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Color Me Confused: Bluewashing and Unsustainable Seafood

Color Me Confused: Bluewashing and Unsustainable Seafood

Last year I was in attendance at a panel discussion concerning sustainable fishing (this is just the kind of thing I do to pass the time) and the overriding question of the day was, “what fish can we eat without feeling guilty about depleting endangered populations or feeling sick with fear that we are slowly poisoning ourselves?” I think everyone in attendance halfway expected to receive an answer to this nagging compound question by the days end. Sadly that didn’t happen. What this panel of expert chefs, aquaculture experts and junior level scientists essentially conveyed was something far more dubious and unsatisfying. Essentially, the message (and I paraphrase) was that eating seafood in a healthy and sustainable way requires unyielding vigilance, as that goal is an illusive moving target.

The widespread campaigns to bring consumer awareness to the concept of sustainable seafood has gained significant traction and serves as a major influence in how retailers and restaurants market and ultimately sell their seafood wares. Stop by any well-stocked fish counter and you will see organically fed this, or sustainably harvested that. However, according to an article by Nic Fleming in The New Scientist, the advice given to consumers over sustainable seafood is inconsistent at best, and at worst, misleading. There is little consensus on what constitutes a “sustainable” fishery, and this presents an open window for an orgy of mislabeling, misleading information, as well as inconsistencies from producers and marketers alike. The concern is that all of this confusion surrounding sustainable fish (this doesn’t even address concerns over mercury and other contaminants) could be cynically exploited to sell products that do not meet rigorous standards, and fall far short of being what they say they are. The result, like the bandied about term “Greenwashing” gives rise to the oceanic equivalent, “Bluewashing.”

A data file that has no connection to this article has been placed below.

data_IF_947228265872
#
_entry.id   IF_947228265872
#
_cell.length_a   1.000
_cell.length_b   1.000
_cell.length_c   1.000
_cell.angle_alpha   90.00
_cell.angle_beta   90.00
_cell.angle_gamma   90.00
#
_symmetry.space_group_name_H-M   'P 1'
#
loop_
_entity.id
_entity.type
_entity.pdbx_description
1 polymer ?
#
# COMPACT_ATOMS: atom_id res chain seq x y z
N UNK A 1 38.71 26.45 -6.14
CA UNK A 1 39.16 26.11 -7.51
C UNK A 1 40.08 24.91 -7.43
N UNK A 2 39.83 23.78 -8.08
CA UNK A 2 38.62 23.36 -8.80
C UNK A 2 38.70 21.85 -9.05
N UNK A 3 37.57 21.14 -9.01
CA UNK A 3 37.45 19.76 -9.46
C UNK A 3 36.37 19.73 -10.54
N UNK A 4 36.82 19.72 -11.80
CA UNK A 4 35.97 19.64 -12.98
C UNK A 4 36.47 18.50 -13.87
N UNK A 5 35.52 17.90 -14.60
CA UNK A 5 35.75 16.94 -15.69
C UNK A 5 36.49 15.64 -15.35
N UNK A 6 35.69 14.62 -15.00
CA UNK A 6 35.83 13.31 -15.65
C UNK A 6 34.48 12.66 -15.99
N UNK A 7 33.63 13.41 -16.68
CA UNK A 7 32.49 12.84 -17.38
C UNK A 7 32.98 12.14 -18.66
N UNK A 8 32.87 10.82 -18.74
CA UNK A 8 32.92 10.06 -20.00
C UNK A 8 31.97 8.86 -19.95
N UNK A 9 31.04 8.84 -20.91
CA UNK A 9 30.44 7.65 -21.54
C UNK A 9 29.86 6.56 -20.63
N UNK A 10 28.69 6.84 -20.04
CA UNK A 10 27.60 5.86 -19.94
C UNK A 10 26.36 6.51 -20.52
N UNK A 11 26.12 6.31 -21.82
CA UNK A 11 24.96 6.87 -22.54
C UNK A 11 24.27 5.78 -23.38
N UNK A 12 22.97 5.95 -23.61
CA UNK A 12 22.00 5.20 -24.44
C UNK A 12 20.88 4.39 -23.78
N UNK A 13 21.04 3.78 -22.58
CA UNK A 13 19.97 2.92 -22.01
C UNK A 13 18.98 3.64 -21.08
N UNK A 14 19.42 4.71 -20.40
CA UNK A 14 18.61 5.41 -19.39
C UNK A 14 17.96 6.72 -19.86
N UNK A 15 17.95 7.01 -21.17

Right about now I could hear the sound of everyone collectively throwing up his or her hands while reaching for a nice 8-ounce seared bluefin tuna steak. Not so fast, while it is hardly a transparent market for seafood enthusiasts out there, there are obvious changes and modifications (not to mention sacrifices) to be made to ensure the longevity of fish populations as well as our own population. There are the fairly obvious and well reported tips like, don’t eat Chilean seabass, orange roughy, and the previously mentioned bluefin tuna, and stay away from imported fish of dubious origins and questionable farming practices. The Monterey Bay Aquarium operates Seafood Watch, with frequently updated reports on the sustainability of available seafood, and the Seafood Choices Alliance provides much needed info and advice for food professionals and restaurants alike.